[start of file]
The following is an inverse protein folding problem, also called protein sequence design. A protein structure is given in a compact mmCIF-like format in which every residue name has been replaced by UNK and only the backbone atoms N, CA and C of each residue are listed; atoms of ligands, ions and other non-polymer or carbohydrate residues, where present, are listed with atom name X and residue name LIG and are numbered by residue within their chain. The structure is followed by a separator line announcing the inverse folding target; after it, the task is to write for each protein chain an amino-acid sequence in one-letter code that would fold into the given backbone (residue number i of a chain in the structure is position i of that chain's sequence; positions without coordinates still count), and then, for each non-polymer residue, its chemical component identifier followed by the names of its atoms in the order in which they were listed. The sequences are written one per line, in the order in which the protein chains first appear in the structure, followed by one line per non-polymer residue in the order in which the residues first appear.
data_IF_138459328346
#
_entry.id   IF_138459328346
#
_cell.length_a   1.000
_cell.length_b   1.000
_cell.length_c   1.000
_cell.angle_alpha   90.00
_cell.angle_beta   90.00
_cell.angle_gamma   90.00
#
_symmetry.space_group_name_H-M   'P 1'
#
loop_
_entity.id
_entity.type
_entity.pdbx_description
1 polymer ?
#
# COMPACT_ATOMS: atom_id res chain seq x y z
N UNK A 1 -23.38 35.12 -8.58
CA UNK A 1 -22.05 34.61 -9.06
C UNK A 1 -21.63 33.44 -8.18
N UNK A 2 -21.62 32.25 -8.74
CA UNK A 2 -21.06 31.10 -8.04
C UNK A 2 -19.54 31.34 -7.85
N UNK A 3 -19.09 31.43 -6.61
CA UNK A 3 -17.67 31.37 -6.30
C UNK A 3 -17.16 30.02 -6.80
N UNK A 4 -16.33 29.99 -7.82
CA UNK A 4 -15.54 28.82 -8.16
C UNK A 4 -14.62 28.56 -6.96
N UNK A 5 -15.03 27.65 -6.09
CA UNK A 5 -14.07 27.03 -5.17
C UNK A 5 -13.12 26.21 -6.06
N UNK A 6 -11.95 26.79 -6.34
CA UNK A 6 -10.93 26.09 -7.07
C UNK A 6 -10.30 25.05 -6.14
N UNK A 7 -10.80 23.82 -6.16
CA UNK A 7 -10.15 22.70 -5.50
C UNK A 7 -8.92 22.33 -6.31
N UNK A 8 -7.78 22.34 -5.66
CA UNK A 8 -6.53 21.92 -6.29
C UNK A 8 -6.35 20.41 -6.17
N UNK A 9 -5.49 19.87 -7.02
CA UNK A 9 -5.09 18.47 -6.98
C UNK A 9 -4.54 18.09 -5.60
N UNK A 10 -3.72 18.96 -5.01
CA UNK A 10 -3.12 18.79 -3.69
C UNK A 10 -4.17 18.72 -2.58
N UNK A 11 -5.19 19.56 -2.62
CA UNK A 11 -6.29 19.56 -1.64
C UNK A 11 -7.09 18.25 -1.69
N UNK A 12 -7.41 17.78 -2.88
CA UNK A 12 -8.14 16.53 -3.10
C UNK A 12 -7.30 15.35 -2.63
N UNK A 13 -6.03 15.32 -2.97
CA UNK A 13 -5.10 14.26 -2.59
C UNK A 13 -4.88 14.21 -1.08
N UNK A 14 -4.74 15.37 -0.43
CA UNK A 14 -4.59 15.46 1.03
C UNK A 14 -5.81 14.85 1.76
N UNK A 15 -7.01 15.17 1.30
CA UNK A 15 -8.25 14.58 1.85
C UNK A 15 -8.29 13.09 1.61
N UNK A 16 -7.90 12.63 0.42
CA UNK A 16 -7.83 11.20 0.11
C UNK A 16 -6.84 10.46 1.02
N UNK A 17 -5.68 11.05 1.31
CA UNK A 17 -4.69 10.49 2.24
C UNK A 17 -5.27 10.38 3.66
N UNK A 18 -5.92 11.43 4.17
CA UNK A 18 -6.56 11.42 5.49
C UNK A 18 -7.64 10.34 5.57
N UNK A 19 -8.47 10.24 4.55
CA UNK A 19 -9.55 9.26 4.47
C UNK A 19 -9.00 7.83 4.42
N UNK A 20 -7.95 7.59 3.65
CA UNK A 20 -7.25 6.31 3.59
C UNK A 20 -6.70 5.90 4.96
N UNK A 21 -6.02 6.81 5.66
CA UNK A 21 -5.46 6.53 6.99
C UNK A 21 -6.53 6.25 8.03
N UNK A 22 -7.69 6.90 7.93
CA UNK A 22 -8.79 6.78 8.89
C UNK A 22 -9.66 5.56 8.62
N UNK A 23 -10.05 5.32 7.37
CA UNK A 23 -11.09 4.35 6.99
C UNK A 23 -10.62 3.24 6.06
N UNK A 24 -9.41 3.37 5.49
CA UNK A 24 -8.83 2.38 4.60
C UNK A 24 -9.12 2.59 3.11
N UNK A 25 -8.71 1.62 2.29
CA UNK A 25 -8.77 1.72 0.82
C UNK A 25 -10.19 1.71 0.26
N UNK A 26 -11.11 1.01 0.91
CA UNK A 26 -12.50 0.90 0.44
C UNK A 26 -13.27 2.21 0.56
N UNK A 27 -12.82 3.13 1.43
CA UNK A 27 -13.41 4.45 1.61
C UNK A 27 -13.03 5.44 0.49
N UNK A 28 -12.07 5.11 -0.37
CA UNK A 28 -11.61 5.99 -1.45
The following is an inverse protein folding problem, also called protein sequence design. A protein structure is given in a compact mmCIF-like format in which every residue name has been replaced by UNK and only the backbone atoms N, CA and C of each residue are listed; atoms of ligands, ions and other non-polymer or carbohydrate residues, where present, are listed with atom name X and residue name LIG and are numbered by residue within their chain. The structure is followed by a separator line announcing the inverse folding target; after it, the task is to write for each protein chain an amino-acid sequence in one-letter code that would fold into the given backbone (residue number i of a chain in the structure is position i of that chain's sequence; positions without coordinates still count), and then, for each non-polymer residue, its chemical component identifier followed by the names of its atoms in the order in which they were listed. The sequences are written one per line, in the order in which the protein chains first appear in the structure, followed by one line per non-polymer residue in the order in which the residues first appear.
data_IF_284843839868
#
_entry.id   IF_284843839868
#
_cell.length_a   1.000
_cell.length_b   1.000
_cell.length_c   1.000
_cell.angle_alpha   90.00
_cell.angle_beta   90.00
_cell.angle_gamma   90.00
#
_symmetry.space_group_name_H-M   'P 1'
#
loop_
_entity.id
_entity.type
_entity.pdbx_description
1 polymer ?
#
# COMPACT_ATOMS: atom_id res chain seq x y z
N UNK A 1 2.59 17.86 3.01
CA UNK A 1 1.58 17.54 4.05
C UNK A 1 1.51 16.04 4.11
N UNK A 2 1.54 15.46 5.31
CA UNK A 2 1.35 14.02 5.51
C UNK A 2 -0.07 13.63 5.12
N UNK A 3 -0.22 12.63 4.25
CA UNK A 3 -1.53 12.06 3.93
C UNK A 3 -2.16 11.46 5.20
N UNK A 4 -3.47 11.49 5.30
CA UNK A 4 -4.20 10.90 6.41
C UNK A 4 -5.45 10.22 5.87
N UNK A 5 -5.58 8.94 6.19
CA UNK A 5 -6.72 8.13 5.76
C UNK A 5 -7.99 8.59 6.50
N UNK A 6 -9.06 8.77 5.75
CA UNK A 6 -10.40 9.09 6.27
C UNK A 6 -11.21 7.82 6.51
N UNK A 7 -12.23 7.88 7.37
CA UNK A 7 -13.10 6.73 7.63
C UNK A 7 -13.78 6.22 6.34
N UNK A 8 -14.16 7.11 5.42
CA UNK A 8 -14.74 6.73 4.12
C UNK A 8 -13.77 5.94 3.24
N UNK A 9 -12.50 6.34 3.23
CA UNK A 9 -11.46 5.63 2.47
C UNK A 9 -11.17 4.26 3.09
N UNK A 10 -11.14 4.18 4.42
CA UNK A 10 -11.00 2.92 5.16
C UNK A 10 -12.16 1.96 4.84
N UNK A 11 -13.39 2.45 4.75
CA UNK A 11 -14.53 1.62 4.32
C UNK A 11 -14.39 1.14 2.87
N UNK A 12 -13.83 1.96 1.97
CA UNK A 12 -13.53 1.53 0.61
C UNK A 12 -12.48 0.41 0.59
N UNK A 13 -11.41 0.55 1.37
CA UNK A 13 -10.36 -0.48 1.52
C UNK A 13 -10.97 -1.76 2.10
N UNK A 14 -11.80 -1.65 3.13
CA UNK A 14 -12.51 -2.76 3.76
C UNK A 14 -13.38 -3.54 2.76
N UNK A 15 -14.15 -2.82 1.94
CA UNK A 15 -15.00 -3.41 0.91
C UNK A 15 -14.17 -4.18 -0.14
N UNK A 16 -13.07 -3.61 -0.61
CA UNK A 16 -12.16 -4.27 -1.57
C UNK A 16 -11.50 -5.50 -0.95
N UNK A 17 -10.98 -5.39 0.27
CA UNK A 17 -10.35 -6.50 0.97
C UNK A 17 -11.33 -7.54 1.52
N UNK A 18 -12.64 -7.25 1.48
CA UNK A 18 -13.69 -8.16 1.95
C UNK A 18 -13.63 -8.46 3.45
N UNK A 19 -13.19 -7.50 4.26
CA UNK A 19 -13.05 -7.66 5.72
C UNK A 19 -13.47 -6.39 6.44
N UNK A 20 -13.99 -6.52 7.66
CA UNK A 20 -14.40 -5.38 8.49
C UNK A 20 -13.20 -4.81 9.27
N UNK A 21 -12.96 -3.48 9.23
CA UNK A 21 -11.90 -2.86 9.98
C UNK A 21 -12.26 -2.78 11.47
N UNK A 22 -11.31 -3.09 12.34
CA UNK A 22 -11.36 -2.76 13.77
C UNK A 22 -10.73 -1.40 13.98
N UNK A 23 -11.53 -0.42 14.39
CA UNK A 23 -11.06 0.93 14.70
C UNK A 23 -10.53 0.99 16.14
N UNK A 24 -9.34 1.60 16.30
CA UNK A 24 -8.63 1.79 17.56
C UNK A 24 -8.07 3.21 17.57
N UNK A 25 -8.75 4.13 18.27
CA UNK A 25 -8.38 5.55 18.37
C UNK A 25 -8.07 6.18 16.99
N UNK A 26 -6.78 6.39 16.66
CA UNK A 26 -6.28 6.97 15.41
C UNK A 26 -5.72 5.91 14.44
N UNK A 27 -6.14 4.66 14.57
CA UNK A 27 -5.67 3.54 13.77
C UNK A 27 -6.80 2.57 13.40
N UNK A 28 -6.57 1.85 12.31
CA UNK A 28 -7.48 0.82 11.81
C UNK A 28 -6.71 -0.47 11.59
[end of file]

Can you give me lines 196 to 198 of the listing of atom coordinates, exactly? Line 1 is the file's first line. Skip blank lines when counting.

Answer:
CA UNK A 24 -8.63 1.79 17.56
C UNK A 24 -8.07 3.21 17.57
N UNK A 25 -8.75 4.13 18.27